AG criminalising national debate
By Conrad Nyamutata
HARARE – The appointment or re-appointment of service chiefs at the expiry of their terms has generated national debate.
The term of the police commissioner-general Augustine Chihuri expired last week, and that of Constatine Chiwenga due to run out soon.
The matter has naturally triggered debate because the two service chiefs have occupied their posts for extraordinarily long periods of time.
The pair has, with good cause, been seen as partisan.
In the middle of this national conversation, the AG, Johannes Tomana, issues a rather chilling warning:
“From now on, we are not going to be tolerating or condoning, as custodians of the enforcement arm of our laws, any form of lawlessness, especially lawlessness meant to weaken our constitutional pillars that include the Commissioner-General’s office.”
He added: “The same applies to all other constitutional offices through which the Presidency uses to deliver the Constitutional protection that citizens of this country are entitled to.
“I am inviting the media to pay special attention to the laws around contempt of court and laws around obstruction of justice because this country, especially now, will rely on true and substantive administration of justice by our judiciary.”
The intervention of the AG was welcome in so far as he sought to explain concepts of appointments and re-appointments.
With the advent of the GPA and existence of the current constitution, constitutionalism in Zimbabwe has become murky.
The nation needs to know whether GPA and the constitution are not being invoked or interpreted expediently to suit certain political interests on certain issues.
It will need constitutional experts to explain these issues.
The AG should be part of this national debate rather than its impediment.
What the AG should not do is issue threats to either politicians or the media.
What his threats amount to is criminalising national debate. It is meant to silence a society on a matter that directly affects it.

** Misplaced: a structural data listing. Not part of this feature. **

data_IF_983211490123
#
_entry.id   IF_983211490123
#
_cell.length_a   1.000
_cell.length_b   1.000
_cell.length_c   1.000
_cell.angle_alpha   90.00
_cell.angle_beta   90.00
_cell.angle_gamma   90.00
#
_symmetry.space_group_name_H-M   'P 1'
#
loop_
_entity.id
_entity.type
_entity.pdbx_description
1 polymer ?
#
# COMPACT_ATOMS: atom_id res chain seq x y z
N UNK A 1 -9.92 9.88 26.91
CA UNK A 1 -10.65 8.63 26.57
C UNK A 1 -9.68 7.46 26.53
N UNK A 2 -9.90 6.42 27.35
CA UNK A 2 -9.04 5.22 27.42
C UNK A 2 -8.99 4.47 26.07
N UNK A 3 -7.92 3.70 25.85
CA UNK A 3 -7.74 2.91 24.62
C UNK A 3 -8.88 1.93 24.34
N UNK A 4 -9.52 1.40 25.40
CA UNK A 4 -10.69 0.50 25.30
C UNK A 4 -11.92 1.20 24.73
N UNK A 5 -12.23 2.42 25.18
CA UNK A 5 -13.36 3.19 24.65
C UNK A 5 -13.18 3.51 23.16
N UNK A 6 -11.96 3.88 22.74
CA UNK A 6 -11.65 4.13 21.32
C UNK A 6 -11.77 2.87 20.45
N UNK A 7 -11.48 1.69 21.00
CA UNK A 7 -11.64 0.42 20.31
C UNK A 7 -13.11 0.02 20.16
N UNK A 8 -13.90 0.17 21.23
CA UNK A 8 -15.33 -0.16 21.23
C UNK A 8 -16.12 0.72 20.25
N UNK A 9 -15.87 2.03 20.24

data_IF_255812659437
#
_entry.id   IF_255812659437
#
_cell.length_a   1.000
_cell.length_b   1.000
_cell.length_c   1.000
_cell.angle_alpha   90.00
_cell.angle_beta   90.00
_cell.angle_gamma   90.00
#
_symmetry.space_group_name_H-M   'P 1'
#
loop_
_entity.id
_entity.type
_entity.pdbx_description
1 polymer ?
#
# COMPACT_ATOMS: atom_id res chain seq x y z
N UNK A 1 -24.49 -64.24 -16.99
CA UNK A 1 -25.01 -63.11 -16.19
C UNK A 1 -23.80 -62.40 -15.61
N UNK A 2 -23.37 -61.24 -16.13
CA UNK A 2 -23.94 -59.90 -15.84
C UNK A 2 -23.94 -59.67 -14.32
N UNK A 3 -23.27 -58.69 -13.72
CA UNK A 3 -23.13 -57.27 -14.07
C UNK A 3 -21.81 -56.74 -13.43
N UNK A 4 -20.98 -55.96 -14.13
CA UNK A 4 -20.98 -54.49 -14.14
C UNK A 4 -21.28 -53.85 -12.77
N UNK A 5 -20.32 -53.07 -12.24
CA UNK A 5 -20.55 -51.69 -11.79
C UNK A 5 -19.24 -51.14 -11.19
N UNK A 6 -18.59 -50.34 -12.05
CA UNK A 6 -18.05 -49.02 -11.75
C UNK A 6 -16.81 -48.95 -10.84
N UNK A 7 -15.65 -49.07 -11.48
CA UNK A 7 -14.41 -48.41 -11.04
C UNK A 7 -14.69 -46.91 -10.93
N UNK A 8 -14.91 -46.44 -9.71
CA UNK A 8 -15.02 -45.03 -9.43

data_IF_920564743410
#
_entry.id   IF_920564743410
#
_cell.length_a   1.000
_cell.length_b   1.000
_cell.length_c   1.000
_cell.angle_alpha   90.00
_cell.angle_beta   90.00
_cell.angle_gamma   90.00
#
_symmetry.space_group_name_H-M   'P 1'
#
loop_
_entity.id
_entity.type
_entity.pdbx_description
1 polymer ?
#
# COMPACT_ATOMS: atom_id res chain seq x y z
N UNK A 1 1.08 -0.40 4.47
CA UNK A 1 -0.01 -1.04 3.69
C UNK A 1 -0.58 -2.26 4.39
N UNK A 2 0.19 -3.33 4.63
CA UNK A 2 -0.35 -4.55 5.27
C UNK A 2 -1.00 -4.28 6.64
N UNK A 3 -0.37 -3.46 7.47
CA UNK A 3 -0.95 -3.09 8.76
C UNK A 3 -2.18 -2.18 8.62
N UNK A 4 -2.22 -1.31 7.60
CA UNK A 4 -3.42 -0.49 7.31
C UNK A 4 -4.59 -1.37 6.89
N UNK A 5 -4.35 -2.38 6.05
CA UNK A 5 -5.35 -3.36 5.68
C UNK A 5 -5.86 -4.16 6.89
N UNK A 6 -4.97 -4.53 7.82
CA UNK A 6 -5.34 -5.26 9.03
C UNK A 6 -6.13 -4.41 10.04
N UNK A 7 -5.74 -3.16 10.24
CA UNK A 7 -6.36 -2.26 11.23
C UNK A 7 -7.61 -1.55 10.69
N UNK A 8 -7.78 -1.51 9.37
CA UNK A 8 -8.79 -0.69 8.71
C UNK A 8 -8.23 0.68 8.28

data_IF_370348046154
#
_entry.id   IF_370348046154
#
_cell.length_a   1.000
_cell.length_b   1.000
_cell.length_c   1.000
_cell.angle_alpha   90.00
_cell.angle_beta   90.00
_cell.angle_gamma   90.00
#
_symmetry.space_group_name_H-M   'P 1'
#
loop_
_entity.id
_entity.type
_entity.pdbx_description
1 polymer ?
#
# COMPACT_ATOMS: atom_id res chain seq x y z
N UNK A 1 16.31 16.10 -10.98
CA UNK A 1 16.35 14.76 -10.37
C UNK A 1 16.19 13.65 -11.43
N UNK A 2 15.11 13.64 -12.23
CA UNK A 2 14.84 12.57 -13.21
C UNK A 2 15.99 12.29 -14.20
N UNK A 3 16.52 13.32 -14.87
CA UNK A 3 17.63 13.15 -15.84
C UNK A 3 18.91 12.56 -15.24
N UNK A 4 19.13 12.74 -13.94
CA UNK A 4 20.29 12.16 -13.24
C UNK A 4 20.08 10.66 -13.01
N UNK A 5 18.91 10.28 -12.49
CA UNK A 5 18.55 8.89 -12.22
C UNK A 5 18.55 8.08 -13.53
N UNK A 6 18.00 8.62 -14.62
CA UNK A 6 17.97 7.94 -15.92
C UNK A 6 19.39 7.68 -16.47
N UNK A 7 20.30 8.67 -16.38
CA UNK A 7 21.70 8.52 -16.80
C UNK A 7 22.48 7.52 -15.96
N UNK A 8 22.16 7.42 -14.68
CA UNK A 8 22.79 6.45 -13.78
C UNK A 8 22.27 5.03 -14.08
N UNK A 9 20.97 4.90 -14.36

Why should a nation be stopped from debating about its social and political institutions and those who head them?
How does a national conversation become unlawful, unless discussants directly call for illegal action or activity?
Thus far, none has called for unlawful action; all that the people concerned have done is raise concerns about prolonging the tenures of persons whose performances have been, to say the least, questionable.
As I said, the AG’s decree constitutes criminalisation of legitimate debate.
Whether one side of the argument is valid or not is not exactly the matter here.
What should concern us is the attempt to thwart deliberation on critical societal issues by threatening to use, if not abuse, the law.
The reason behind this debate about the police commissioner general in particular, is exactly what the AG demonstrates here: invoking or threatening to invoke the law only when something seems adversarial to one particular party.
Public discourse on critical social issues is the hallmark of all great democracies.
Most Zimbabweans aspire we become one, hence the current attempts at democratic reform. The starting point is creating the conversational space to discuss social matters.
German philosopher Jurgen Habermas introduced the concept of the “public sphere.” The principles of the public sphere — which we should embrace — involve open discussion of all issues of general concern to ascertain general interests and the public good.
The public sphere — that zone between civil society and the state — presupposes freedoms of speech and assembly, a free press, and the right to freely participate in political debate.
The law should not be used to narrow this sphere and hamper debate in the media or among politicians, no matter how those in charge of the law might disagree with any shade of opinion.
The AG enjoins the media to recognise laws around contempt of court and obstruction of justice.
I failed to make any connection between the current debate over the appointments or reappointments of service chiefs and office of president to any breach of these laws.
Contempt of what court, and obstruction of what justice?
If anything, it is Tomana who is holding the public in contempt by trying to block dialogic justice; hampering society — with its different political opinions — from engaging in legitimate debate on what is ultimately good for it.
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